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January 10, 2014

Nepal: Missionary’s Impact Endures in Bakery

A bakery high up in the Himalayan mountains serves American-style cuisine, using recipes developed by a pioneer TEAM missionary.

  • Legacy

    Many of the recipes used by Sundari were developed by TEAM pioneer missionary Dorothy Seaman, who was forced to be creative when cooking for her family in this remote region of Nepal in the 1970s.

  • Baking Time

    Dawn Bove, who grew up in Nepal as the daughter of TEAM missionaries, started an organization to help those in need. She helped provide some of the kitchen equipment Sudari needed for the bakery.

More than a mile up in the Himalayan mountains, there’s a bakery where you can buy a cinnamon roll and a cup of coffee for breakfast. Or, if you’re there around lunch time, get the soup-of-the-day and some fresh bread.

You can order chai and cookies, or you can order a cake. You can enjoy a Nepali-style pizza with cilantro, coriander, and cumin, or you can try an Italian pizza with imported herbs.

All because one Nepali woman said, “I want to start a bakery.”

The baker’s name is Sundari. She and her husband, Tara Datt Pant, live in Dadeldhura, a village of about 10,000 in far-western Nepal, where TEAM ran a hospital until spring of 2013.

The story of the bakery begins with the story of the hospital. In 1968, TEAM missionaries Maynard and Dorothy Seaman hiked six days from India to newly accessible Nepal. Their four children and another TEAM family were with them.

With their teammates, the Seamans began a medical clinic – a precursor to the hospital in nearby Dadeldhura – and found new routines in a new place. Dorothy home-schooled her children and hired a local woman to cook Nepali food for them at lunchtime. For dinner, she cooked an American-style meal.

“My mom is a tremendous cook,” says Dawn Bove, one of the Seaman’s children, a nurse now living in Port Orchard, WA. “She could make miracles out of nothing.”

Rice, potatoes, and onions were about all Dorothy could buy from a store. Produce had to be garden-grown, and things like sugar, butter, and flour had to be carried in from India once a year. Somehow, under conditions that would make today’s housewives cry, Dorothy created culinary delights like pasta and donuts from scratch.

And housewives cried even then. Bove remembers new workers in the region telling her mother: “We don’t know what to cook! We don’t know how to cook like this!” So Dorothy put together a how-to cookbook – sharing recipes for things like baked goods, and even homemade ketchup and mayonnaise.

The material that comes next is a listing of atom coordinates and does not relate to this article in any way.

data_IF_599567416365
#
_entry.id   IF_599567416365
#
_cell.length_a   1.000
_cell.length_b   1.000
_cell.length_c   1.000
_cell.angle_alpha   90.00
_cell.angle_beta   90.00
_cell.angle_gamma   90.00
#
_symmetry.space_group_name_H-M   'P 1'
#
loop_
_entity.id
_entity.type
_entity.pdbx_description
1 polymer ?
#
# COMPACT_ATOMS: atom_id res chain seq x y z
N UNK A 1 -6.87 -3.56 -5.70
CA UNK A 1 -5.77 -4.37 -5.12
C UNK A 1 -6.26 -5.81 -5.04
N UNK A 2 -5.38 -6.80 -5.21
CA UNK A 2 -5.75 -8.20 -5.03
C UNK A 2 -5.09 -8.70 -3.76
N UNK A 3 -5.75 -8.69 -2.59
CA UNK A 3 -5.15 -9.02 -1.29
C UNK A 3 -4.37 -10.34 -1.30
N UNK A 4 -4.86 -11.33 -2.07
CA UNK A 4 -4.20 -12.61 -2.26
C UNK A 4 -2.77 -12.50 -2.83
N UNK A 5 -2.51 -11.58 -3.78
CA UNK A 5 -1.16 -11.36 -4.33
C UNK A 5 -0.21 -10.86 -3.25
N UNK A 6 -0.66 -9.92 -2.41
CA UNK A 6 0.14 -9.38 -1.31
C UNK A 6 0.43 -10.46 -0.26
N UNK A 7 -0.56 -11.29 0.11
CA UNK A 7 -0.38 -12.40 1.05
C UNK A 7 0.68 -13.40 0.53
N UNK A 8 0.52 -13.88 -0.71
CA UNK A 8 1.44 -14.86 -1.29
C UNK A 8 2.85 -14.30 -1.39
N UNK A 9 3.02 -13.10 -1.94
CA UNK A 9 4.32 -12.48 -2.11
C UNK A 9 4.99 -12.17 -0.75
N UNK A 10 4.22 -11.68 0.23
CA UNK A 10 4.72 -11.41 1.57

Though the Seaman’s retired in 1995, Dorothy’s culinary impact lives on at Sundari’s bakery, thanks to her daughter’s frequent visits to Nepal. Over the years, Bove has shared many of Dorothy’s recipes and cooking tips with Sundari.

After visiting Dadeldhura to cure her homesickness in 2003, Bove began Dare to Care, Inc., a non-profit that serves orphans, prisoners, leprosy patients, and impoverished women in Nepal. On her regular visits to Dadeldhura, Bove rents a flat from Sundari’s husband Tara Datt Pant, who continues to work with leprosy patients at the local hospital.

On one of her visits, Sundari told Bove, “I want to start a bakery.” When Bove asked if Sundari had ever seen a western-style bakery, Sundari said “No.” She’d tried things like pizza and cake, though, and thought a bakery would do well in Dadeldhura. The next time Bove was in Nepal, she and Sundari took a 30-hour bus ride to Kathmandu to see a bakery in action. Bove recalls Sundari’s reaction: “Yep, that’s what I want to do.”

So Sundari’s apprenticeship began. “Every time I was with her, I taught her more of Mom’s recipes,” Bove says. They used Bove’s tiny electric oven – the size of a microwave – and gleaned recipes and wisdom from Dorothy’s how-to cookbook.

When Bove returned to Nepal in 2010, she noticed construction near Tara Datt and Sundari’s home. “What’s going on?” she asked. “We’re building the bakery,” they answered. So Bove got a grant for an electric oven and water heater and had them brought from Kathmandu.

Tarabucks Coffee Shop opened in May 2011. (“Tara” means “star” in Nepali.) Sundari bakes bread for a few local hotels, and people on their way to more remote mountain towns stop in for lunch and sweets. Bove says the bakery has been a real success. “God has just blessed this little shop,” she says. “[Sundari and Tara Datt] want their business to succeed for God’s glory.”

In the spring of 2013, the managing of the hospital was transferred back to the Nepali government and many of the employees changed. Tara Datt and Sundari were concerned about the future of their business. Bove encouraged them, saying that she was sure the new hospital employees will like their tea and cookies and that God will provide. “The Lord built this and he will maintain it,” she says.

-Written by Esther Kline
-Photos provided by Dawn Bove